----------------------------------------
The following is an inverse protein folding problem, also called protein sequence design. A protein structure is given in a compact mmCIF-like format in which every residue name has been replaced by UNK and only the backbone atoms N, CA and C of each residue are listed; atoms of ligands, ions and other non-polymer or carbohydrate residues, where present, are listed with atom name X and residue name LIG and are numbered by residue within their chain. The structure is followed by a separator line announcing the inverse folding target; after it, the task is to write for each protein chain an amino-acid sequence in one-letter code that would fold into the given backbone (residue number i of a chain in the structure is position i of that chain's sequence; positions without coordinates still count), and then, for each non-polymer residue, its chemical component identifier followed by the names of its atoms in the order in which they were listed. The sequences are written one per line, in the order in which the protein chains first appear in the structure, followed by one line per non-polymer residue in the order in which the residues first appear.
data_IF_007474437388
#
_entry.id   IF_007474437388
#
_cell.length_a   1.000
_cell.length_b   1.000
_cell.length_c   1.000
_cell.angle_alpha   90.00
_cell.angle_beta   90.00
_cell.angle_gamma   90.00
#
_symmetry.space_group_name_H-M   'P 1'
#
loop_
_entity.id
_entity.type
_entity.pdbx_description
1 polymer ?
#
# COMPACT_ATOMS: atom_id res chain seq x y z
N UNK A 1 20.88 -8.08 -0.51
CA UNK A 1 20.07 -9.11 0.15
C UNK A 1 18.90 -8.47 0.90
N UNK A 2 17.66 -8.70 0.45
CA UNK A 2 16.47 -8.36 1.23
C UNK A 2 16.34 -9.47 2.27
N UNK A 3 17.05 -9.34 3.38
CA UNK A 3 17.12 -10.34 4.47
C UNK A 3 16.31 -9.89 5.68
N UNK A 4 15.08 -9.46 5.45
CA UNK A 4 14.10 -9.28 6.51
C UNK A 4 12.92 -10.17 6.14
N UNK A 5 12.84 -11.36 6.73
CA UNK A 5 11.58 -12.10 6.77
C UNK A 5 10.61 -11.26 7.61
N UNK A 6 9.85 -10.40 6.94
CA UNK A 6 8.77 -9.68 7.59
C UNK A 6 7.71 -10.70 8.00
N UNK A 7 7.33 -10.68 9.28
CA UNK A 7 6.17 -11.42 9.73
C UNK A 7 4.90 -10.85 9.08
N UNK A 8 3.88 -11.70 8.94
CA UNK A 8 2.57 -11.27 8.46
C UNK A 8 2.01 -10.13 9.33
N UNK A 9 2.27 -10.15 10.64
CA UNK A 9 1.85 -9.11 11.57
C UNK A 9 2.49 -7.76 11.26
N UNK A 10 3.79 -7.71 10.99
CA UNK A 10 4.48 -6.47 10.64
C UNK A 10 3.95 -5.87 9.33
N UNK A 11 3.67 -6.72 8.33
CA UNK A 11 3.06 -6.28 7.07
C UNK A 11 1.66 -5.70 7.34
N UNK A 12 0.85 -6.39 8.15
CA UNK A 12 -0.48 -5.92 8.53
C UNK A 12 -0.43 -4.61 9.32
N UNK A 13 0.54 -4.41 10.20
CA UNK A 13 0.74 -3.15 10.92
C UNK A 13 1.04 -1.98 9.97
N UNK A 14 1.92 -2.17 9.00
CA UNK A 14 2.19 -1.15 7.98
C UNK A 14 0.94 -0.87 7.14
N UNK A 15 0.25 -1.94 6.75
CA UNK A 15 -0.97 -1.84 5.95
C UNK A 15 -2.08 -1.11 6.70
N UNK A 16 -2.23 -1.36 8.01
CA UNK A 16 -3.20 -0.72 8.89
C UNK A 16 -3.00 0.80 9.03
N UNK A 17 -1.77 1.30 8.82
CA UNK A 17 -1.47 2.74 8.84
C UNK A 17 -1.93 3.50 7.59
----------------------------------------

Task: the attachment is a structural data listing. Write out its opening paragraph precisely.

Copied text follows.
The following is an inverse protein folding problem, also called protein sequence design. A protein structure is given in a compact mmCIF-like format in which every residue name has been replaced by UNK and only the backbone atoms N, CA and C of each residue are listed; atoms of ligands, ions and other non-polymer or carbohydrate residues, where present, are listed with atom name X and residue name LIG and are numbered by residue within their chain. The structure is followed by a separator line announcing the inverse folding target; after it, the task is to write for each protein chain an amino-acid sequence in one-letter code that would fold into the given backbone (residue number i of a chain in the structure is position i of that chain's sequence; positions without coordinates still count), and then, for each non-polymer residue, its chemical component identifier followed by the names of its atoms in the order in which they were listed. The sequences are written one per line, in the order in which the protein chains first appear in the structure, followed by one line per non-polymer residue in the order in which the residues first appear.